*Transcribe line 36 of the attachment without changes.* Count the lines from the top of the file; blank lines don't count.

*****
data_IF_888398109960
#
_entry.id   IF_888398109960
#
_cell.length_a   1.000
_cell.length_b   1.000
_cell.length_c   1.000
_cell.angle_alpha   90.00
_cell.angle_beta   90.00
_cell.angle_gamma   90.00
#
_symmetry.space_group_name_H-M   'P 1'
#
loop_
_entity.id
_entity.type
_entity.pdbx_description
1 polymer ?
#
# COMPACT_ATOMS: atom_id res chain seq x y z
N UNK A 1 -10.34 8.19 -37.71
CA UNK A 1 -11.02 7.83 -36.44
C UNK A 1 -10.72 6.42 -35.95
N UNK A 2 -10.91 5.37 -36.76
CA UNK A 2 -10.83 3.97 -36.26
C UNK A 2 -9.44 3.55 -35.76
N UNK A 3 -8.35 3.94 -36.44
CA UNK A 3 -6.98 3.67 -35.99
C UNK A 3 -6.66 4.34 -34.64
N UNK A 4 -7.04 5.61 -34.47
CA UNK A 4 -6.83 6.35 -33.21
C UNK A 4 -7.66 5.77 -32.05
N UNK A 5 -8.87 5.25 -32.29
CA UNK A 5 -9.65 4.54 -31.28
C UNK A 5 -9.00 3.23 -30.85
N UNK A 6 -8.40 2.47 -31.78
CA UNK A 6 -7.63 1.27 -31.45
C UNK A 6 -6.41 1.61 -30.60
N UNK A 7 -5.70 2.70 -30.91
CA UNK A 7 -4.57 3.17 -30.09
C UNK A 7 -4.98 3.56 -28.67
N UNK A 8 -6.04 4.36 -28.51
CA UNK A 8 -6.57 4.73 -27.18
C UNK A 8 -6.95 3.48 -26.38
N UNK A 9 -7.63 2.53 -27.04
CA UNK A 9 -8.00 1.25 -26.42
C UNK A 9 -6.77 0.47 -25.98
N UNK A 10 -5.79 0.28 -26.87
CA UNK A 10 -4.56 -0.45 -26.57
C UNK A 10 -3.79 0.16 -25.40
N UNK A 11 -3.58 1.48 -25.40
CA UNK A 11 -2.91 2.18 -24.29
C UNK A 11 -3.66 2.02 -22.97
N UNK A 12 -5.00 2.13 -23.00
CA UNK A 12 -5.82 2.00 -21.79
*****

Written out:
N UNK A 6 -8.40 2.47 -31.78